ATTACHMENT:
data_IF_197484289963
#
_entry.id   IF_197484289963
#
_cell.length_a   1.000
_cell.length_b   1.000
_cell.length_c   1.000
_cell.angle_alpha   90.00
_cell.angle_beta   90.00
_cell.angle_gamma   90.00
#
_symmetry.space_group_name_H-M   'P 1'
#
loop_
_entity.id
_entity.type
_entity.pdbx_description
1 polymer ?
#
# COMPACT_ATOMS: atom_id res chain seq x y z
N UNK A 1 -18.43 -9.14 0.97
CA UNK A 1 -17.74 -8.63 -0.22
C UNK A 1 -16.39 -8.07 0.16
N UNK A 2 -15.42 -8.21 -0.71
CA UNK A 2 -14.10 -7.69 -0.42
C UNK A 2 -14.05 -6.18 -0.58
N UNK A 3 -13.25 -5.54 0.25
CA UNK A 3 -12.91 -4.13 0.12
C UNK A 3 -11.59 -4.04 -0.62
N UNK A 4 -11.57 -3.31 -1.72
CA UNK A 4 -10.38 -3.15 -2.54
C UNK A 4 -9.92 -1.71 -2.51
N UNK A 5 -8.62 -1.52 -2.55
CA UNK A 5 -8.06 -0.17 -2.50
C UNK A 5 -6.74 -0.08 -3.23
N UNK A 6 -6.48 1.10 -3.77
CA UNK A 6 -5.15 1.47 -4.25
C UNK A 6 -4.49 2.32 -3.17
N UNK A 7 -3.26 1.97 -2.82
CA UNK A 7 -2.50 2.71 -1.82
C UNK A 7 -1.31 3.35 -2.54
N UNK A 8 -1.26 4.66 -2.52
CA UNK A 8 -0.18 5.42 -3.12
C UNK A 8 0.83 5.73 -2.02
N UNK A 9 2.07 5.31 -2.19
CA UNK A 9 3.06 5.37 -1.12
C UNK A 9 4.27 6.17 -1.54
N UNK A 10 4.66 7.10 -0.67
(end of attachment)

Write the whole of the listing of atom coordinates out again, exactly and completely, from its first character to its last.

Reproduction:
data_IF_197484289963
#
_entry.id   IF_197484289963
#
_cell.length_a   1.000
_cell.length_b   1.000
_cell.length_c   1.000
_cell.angle_alpha   90.00
_cell.angle_beta   90.00
_cell.angle_gamma   90.00
#
_symmetry.space_group_name_H-M   'P 1'
#
loop_
_entity.id
_entity.type
_entity.pdbx_description
1 polymer ?
#
# COMPACT_ATOMS: atom_id res chain seq x y z
N UNK A 1 -18.43 -9.14 0.97
CA UNK A 1 -17.74 -8.63 -0.22
C UNK A 1 -16.39 -8.07 0.16
N UNK A 2 -15.42 -8.21 -0.71
CA UNK A 2 -14.10 -7.69 -0.42
C UNK A 2 -14.05 -6.18 -0.58
N UNK A 3 -13.25 -5.54 0.25
CA UNK A 3 -12.91 -4.13 0.12
C UNK A 3 -11.59 -4.04 -0.62
N UNK A 4 -11.57 -3.31 -1.72
CA UNK A 4 -10.38 -3.15 -2.54
C UNK A 4 -9.92 -1.71 -2.51
N UNK A 5 -8.62 -1.52 -2.55
CA UNK A 5 -8.06 -0.17 -2.50
C UNK A 5 -6.74 -0.08 -3.23
N UNK A 6 -6.48 1.10 -3.77
CA UNK A 6 -5.15 1.47 -4.25
C UNK A 6 -4.49 2.32 -3.17
N UNK A 7 -3.26 1.97 -2.82
CA UNK A 7 -2.50 2.71 -1.82
C UNK A 7 -1.31 3.35 -2.54
N UNK A 8 -1.26 4.66 -2.52
CA UNK A 8 -0.18 5.42 -3.12
C UNK A 8 0.83 5.73 -2.02
N UNK A 9 2.07 5.31 -2.19
CA UNK A 9 3.06 5.37 -1.12
C UNK A 9 4.27 6.17 -1.54
N UNK A 10 4.66 7.10 -0.67